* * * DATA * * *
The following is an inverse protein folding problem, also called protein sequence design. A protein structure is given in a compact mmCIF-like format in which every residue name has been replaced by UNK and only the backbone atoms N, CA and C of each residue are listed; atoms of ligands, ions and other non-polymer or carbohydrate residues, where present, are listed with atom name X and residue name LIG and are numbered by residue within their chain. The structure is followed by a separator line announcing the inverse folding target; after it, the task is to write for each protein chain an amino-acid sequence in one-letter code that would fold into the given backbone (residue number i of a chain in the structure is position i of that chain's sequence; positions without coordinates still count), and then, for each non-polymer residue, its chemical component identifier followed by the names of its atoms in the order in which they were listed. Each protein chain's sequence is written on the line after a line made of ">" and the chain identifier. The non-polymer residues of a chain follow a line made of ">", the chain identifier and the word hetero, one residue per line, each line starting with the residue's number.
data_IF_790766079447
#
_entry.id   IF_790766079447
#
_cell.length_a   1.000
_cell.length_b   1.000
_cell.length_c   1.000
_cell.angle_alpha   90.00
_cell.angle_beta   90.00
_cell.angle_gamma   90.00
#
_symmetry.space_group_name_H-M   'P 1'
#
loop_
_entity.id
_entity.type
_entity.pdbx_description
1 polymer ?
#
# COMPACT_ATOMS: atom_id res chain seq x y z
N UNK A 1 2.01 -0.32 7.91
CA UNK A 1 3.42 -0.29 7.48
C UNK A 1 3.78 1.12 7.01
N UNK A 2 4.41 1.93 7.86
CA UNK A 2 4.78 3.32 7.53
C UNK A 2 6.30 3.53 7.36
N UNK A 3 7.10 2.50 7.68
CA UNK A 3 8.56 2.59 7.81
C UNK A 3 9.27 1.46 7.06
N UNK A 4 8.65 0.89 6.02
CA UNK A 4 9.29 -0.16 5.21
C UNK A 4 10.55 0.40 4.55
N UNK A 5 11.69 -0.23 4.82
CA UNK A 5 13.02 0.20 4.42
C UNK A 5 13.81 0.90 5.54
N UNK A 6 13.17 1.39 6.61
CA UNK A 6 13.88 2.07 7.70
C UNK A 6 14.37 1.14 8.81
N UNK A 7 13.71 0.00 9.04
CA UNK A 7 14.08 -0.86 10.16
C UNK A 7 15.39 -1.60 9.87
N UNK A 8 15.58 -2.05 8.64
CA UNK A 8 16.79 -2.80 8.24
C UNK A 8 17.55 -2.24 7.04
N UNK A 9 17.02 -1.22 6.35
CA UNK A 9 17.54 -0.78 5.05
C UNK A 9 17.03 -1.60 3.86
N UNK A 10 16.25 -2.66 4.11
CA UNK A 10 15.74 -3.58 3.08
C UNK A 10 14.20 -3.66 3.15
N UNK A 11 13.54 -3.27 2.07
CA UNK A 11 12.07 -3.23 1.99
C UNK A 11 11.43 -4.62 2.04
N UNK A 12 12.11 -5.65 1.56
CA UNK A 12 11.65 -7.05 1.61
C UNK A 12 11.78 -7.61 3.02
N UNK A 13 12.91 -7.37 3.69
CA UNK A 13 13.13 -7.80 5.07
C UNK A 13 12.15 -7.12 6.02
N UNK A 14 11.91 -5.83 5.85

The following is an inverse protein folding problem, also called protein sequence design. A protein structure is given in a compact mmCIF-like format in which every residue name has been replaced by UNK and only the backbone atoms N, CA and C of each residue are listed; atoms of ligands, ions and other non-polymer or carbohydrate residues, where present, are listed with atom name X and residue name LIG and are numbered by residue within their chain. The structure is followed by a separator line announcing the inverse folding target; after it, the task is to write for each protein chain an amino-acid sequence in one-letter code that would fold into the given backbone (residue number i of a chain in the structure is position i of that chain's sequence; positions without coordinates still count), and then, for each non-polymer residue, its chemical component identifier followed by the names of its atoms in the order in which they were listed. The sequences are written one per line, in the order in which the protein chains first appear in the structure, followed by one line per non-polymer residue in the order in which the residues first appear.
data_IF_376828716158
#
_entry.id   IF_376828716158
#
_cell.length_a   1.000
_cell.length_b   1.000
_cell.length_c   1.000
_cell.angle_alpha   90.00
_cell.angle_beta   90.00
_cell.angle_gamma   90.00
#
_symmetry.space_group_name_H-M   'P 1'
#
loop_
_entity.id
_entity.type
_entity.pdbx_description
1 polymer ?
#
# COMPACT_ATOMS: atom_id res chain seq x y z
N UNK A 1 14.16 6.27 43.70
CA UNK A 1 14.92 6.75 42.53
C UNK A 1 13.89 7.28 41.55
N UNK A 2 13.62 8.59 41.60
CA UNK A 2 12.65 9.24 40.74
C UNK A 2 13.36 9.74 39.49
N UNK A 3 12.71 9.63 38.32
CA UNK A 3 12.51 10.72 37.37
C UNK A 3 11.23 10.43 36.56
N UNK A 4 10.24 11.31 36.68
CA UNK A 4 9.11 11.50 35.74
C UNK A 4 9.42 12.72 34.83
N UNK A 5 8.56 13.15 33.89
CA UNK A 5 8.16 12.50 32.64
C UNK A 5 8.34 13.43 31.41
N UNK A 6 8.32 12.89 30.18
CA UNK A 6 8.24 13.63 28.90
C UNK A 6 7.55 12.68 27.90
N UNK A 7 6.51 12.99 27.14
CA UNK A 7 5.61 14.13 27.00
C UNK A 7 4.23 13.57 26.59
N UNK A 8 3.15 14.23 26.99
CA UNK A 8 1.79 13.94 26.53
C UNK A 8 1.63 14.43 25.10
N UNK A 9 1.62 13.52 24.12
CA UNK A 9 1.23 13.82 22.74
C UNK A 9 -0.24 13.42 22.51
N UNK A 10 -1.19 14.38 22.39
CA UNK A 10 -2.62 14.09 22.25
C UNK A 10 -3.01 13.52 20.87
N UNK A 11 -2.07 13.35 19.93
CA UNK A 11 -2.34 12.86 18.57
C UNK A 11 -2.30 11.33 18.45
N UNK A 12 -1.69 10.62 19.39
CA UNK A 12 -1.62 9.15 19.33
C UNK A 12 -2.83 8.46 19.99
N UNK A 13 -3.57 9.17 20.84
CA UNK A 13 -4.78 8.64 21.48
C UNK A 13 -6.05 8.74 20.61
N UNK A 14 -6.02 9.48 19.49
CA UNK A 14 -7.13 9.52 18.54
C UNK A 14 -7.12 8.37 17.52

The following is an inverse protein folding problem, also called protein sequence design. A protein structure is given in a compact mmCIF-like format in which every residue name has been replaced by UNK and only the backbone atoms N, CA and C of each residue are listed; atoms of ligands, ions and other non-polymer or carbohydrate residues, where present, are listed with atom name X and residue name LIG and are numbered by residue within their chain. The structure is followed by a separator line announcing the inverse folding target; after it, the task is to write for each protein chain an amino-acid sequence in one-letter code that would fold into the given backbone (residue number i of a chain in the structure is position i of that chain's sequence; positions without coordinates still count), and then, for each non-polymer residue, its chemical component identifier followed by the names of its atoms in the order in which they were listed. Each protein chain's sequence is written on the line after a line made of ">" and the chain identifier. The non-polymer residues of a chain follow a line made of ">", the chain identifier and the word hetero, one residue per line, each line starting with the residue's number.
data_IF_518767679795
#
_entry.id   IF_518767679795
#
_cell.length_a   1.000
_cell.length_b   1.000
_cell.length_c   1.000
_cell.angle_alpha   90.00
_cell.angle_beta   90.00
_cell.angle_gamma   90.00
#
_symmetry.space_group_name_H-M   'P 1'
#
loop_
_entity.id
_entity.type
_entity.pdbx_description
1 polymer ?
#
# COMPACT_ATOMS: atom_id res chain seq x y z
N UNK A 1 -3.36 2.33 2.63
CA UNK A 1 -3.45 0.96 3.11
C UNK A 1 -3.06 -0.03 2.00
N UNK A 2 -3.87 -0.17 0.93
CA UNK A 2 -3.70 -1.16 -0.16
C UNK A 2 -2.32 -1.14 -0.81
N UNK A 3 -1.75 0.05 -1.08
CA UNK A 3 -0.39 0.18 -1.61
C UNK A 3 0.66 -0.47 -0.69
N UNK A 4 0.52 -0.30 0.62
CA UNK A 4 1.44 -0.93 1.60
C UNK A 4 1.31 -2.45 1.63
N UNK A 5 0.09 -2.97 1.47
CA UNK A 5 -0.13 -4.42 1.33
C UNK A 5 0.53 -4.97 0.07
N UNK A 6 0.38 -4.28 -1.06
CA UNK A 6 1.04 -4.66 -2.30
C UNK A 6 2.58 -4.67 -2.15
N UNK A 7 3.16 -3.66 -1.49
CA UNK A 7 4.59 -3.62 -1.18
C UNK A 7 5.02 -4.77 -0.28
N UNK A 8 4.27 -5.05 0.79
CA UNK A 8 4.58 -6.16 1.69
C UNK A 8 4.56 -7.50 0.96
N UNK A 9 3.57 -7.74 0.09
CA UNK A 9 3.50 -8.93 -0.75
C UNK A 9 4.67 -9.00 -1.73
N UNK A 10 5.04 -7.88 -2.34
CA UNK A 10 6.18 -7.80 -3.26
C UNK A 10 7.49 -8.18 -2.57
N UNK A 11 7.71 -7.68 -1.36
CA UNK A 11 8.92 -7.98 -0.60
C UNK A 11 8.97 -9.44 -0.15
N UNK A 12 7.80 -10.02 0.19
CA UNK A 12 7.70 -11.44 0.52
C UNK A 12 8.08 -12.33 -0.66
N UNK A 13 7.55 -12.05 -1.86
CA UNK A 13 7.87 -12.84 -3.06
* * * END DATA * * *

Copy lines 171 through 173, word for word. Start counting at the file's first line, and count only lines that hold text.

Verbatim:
CA UNK A 9 3.50 -8.93 -0.75
C UNK A 9 4.67 -9.00 -1.73
N UNK A 10 5.04 -7.88 -2.34